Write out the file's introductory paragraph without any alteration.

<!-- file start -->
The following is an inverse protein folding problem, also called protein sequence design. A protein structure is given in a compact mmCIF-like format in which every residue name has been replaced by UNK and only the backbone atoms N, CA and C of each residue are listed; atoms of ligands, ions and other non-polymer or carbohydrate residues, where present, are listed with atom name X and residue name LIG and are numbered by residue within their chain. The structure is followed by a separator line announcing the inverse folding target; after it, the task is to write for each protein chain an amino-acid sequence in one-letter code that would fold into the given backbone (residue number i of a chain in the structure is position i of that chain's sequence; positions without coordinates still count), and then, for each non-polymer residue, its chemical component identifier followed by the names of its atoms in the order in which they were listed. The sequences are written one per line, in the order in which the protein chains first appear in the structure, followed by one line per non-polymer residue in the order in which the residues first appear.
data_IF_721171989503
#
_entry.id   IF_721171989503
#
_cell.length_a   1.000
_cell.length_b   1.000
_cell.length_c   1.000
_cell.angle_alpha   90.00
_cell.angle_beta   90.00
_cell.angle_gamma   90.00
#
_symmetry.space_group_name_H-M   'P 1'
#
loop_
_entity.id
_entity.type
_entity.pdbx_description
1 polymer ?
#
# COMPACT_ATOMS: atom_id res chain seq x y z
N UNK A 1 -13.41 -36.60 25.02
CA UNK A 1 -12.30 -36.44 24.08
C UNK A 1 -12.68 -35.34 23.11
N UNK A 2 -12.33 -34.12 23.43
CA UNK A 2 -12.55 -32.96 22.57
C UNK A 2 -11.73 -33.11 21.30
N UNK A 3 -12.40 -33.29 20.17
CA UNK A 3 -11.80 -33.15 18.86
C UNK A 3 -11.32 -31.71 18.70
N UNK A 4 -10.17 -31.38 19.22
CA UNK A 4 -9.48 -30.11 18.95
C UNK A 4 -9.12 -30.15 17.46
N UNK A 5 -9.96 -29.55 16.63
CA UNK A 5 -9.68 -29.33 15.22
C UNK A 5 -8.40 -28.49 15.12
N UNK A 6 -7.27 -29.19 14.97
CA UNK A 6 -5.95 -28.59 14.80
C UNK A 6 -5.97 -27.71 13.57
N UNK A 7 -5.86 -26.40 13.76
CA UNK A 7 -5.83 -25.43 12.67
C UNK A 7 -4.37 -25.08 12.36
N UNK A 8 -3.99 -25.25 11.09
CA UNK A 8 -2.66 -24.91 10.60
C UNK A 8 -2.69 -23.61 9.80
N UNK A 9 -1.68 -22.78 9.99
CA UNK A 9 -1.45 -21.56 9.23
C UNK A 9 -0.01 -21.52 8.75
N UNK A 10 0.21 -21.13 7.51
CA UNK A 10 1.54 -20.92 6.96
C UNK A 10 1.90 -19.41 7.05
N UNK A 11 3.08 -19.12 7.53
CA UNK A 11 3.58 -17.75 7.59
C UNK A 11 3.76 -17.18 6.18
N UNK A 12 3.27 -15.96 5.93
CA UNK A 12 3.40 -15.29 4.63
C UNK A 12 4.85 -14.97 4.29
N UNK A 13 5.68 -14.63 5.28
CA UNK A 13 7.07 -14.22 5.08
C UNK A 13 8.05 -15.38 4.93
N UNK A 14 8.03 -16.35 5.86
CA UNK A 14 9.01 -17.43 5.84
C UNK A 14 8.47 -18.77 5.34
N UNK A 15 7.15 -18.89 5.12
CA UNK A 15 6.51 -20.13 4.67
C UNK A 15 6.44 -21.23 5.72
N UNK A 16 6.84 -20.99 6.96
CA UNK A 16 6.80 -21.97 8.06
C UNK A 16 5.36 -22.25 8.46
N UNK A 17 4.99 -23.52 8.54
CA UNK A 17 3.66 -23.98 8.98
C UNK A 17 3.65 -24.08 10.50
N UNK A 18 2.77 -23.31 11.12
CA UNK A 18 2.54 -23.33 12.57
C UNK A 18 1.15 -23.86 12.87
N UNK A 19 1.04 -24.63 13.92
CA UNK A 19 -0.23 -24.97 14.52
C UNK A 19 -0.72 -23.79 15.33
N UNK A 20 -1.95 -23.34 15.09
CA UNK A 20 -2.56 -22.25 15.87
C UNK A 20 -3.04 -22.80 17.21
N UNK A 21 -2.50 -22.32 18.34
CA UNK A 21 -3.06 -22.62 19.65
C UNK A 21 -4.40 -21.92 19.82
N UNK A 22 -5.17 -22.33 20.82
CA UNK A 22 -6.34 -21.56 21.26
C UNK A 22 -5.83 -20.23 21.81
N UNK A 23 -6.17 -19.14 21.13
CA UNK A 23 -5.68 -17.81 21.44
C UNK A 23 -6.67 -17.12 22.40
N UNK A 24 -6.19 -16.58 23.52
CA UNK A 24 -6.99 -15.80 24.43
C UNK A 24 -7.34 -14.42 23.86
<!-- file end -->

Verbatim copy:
The following is an inverse protein folding problem, also called protein sequence design. A protein structure is given in a compact mmCIF-like format in which every residue name has been replaced by UNK and only the backbone atoms N, CA and C of each residue are listed; atoms of ligands, ions and other non-polymer or carbohydrate residues, where present, are listed with atom name X and residue name LIG and are numbered by residue within their chain. The structure is followed by a separator line announcing the inverse folding target; after it, the task is to write for each protein chain an amino-acid sequence in one-letter code that would fold into the given backbone (residue number i of a chain in the structure is position i of that chain's sequence; positions without coordinates still count), and then, for each non-polymer residue, its chemical component identifier followed by the names of its atoms in the order in which they were listed. The sequences are written one per line, in the order in which the protein chains first appear in the structure, followed by one line per non-polymer residue in the order in which the residues first appear.